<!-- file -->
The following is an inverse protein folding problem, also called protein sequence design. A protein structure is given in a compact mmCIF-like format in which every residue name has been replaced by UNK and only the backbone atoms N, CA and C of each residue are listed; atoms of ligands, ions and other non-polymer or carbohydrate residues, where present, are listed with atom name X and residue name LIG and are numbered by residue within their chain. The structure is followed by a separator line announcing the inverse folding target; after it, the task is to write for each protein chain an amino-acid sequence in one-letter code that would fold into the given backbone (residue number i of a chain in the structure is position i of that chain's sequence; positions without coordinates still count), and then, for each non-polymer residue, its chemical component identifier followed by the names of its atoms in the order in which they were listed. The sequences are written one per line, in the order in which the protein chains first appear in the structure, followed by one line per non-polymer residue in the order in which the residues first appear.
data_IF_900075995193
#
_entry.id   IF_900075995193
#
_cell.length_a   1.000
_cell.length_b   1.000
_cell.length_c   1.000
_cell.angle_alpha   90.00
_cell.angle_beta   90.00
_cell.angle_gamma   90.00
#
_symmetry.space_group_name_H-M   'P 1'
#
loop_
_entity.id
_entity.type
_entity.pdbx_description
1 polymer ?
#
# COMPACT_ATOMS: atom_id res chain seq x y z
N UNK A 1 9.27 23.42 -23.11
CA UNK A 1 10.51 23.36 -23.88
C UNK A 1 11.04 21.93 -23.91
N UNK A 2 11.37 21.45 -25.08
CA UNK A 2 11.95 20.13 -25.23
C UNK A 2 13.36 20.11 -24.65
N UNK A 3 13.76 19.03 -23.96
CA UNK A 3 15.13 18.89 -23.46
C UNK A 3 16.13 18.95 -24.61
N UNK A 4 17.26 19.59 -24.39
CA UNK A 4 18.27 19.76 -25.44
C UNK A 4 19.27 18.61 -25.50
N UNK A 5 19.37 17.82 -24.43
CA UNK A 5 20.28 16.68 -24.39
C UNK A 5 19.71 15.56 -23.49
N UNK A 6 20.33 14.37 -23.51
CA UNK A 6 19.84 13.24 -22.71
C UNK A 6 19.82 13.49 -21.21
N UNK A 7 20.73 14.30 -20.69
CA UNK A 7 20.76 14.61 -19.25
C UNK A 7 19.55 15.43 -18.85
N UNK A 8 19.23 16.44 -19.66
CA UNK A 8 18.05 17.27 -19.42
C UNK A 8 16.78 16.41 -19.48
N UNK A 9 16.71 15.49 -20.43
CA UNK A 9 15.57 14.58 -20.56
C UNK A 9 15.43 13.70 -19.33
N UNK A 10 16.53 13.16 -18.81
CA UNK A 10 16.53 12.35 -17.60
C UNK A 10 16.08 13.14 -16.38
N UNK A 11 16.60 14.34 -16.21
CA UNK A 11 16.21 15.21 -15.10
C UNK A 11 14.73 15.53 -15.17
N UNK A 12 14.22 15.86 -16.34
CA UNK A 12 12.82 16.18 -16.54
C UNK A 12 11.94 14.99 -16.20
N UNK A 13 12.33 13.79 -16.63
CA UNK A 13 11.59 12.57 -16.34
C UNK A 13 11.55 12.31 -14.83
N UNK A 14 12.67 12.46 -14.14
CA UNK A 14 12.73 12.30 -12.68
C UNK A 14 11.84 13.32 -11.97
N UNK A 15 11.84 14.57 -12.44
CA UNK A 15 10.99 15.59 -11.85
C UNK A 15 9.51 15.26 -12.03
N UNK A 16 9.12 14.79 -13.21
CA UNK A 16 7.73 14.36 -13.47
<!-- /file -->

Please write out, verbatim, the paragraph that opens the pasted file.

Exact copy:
The following is an inverse protein folding problem, also called protein sequence design. A protein structure is given in a compact mmCIF-like format in which every residue name has been replaced by UNK and only the backbone atoms N, CA and C of each residue are listed; atoms of ligands, ions and other non-polymer or carbohydrate residues, where present, are listed with atom name X and residue name LIG and are numbered by residue within their chain. The structure is followed by a separator line announcing the inverse folding target; after it, the task is to write for each protein chain an amino-acid sequence in one-letter code that would fold into the given backbone (residue number i of a chain in the structure is position i of that chain's sequence; positions without coordinates still count), and then, for each non-polymer residue, its chemical component identifier followed by the names of its atoms in the order in which they were listed. The sequences are written one per line, in the order in which the protein chains first appear in the structure, followed by one line per non-polymer residue in the order in which the residues first appear.